Whew! What a weekend! This was the busiest weekend I can remember in a long time, and it was all about heart activities!

On Friday, the kids and I headed up to the Central Coast (about a 3 hour drive) to celebrate a very special little girl's first birthday! We ended up staying at her house for Bodie's first ever "heart slumber party". Bodie has always had a thing for Ella, and as you can see, that "thing" is still going strong. Enjoying our sleepover...
What's a heart kid slumber party without meds?!?

Then, on Saturday, we got to go to her birthday party to celebrate in style. It is always such a miracle to see any medically fragile child hit a birthday, but it's even more special when it's a family you've come to know and love, which we definitely have. It absolutely brought tears to my eyes to see Miss Ella May have her birthday cake!
We also had the joy of meeting up with another heart family at the party (Jayden has Shone's Complex and has also had multiple open-heart surgeries). The heart warriors:
Not to be outdone, Sierra had a BLAST with the little girls around her age! They ran around and had so much fun together!
Saturday, after the party, we headed back home for a special event on Sunday. About a year ago, we formed LA Heart Moms, a group of women I'd met during our various hospital stays, all of whom had kiddos with CHDs. It's a great group of women who have really been a wonderful support for me. There's nothing quite like meeting someone in person who has walked in your shoes and just "gets it."

Today, we had our first ever LA Heart Moms pool party - and everyone brought their kids. Oh.My.Goodness. AMAZING and so good for the heart to see all of these kids running around, swimming and just living their lives. You know, all the things you never dreamed you'd get to see your child do when your received your diagnosis?

Check.It.Out. 9 heart kids (two little dudes were seriously having NONE of the group pic). 19 Open-heart surgeries. The bravest kids I know.
And the most amazing (and exhausted) moms I know. Man, I love these moms!
We tried to get a pic of all the heart kiddos and their siblings, but it just wasn't happening. But, you get an idea of how many kiddos there were - lots of fun to be had!

 And at last, after 2 1/2 years of trying, I finally got a picture of Bodie and Townes where they're both smiling (you know, instead of Townes smiling and Bodie (aka "the angry blue version of Townes") screaming)! So excited. Love these boys. :-)

Wednesday, September 12, 2012

Sometimes I forget...

Sometimes I forget.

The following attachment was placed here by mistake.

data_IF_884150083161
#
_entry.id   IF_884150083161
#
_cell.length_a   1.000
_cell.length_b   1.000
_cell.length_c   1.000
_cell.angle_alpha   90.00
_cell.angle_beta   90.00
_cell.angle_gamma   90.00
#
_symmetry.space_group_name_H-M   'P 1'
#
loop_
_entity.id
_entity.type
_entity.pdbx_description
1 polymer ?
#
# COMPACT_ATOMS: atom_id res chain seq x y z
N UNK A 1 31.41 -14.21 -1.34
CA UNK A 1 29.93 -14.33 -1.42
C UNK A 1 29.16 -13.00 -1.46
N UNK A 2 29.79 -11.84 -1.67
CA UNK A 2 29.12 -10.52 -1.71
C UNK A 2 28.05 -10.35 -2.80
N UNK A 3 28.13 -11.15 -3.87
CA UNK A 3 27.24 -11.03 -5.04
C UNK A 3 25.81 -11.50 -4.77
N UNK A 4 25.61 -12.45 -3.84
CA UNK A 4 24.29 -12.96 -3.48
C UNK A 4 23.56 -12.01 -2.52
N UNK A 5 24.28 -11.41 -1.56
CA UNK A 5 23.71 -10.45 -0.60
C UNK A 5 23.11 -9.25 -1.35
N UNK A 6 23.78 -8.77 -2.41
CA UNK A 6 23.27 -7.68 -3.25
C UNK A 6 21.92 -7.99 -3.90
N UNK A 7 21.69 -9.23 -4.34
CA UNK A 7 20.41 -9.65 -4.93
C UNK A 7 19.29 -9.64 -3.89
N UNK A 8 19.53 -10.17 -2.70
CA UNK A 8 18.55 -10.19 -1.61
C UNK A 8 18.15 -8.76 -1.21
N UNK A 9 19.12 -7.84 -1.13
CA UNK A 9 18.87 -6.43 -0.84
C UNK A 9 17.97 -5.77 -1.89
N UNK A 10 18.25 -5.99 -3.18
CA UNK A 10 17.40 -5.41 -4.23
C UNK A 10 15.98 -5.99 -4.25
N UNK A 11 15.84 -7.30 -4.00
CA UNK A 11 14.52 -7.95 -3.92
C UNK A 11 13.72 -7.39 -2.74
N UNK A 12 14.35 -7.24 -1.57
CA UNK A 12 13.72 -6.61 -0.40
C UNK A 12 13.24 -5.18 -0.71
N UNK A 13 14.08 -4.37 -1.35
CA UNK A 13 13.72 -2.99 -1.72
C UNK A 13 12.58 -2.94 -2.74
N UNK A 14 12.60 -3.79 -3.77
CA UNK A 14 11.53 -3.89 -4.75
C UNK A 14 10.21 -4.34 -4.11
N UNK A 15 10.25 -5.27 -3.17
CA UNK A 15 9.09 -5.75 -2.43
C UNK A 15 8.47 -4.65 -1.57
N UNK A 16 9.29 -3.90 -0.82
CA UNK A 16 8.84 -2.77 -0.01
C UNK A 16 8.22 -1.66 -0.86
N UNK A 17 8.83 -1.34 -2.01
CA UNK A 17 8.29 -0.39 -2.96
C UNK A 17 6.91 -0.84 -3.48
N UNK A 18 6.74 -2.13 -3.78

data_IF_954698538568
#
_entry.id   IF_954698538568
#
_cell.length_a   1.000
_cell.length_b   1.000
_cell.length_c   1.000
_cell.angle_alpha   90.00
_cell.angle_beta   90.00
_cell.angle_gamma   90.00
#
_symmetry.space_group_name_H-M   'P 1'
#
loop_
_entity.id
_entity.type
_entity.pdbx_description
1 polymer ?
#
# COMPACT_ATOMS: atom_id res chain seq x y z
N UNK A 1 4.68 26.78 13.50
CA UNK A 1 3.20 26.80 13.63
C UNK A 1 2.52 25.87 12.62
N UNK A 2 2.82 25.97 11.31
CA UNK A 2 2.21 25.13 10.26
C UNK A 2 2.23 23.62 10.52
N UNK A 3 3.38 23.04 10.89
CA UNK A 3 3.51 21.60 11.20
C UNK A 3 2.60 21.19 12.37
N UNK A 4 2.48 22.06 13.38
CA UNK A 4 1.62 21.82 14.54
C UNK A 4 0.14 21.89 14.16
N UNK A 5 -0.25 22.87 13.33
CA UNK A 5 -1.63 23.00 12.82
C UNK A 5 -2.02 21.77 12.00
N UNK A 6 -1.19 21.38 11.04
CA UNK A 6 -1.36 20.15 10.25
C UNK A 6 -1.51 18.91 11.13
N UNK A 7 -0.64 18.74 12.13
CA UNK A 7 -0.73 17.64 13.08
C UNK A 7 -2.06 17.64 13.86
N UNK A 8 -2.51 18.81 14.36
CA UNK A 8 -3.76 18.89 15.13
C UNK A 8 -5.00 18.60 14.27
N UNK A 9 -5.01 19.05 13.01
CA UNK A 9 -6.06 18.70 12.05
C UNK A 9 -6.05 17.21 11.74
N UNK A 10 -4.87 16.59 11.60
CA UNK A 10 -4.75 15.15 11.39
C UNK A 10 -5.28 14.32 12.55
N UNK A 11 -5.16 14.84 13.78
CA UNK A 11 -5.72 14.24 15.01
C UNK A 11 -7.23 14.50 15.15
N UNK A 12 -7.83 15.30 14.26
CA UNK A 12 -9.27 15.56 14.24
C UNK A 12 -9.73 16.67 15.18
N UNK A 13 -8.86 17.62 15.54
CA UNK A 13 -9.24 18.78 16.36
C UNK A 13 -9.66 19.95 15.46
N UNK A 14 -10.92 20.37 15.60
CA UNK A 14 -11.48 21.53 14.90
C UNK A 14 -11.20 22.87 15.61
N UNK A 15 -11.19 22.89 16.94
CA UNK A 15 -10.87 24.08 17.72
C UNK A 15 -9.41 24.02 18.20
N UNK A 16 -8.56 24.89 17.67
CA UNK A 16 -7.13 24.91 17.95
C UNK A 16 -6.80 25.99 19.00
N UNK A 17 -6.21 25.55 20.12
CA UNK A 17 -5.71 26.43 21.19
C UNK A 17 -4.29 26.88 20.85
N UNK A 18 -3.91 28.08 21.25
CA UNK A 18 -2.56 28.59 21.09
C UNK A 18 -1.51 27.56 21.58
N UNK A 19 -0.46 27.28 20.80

In the midst of his robust toddler boyness, I forget how small he once was, how fragile his tiny body was, how hard he has fought to be here. I forget he was kept alive for months by machines pumping life-saving heart medicines into him, just willing his heart to beat stronger, to sustain him one more day. I forget.

In the midst of him clinging to me, demanding to be picked up and carried for the hundredth time, I forget how empty my arms once were and how my heart ached, reaching out to hold a child who couldn't be held, as he lay sedated and fighting for his life in a tiny infant warmer in a sterile ICU room. I forget.

In the midst of morning chaos when both the kids are driving me absolutely nuts fighting over every little thing and I keep having to separate them, I forget how our family was split apart, how my arms couldn't reach to hold both my children at once, how they were a city away from one another. How I cried for days on end, just aching to have them both under my roof at the same time. How I worried the day would never come. I forget.

Sometimes, in the bliss of normal life, I forget.

But not today.

Never today.

Because today marks the 2-year anniversary of the day we handed our sweet boy over to have his tiny chest cut open and his heart fixed for the 3rd time in 7 short months. 

The morning of surgery...

The day after...

2 days later (it is awe-inspiring how resilient children are!)

On discharge day, 5 days, yes 5 days, after open-heart surgery!

Today, we celebrate our son, how far he's come, his strength and determination. And we praise God for His provision for our son.

But sometimes, in this blissful Glenn stage life, I forget how far he's come, how far we've all come. Praise God for the blissful moments where we forget. Praise God, because, in those moments, it means that my son is more than a heart warrior; it means my son can just be a boy, dirty, scraped knees and all. 

Which really, is all I ever wanted for him.


Saturday, September 8, 2012

Relief...sweet relief

"Unplanned cardiology appointment." 

Any heart mom can tell you that it doesn't matter how you rearrange them, those 3 words never mean anything good - and they are never accompanied by any emotion other terror and a desire to vomit. Yet, this is where we found ourselves last week.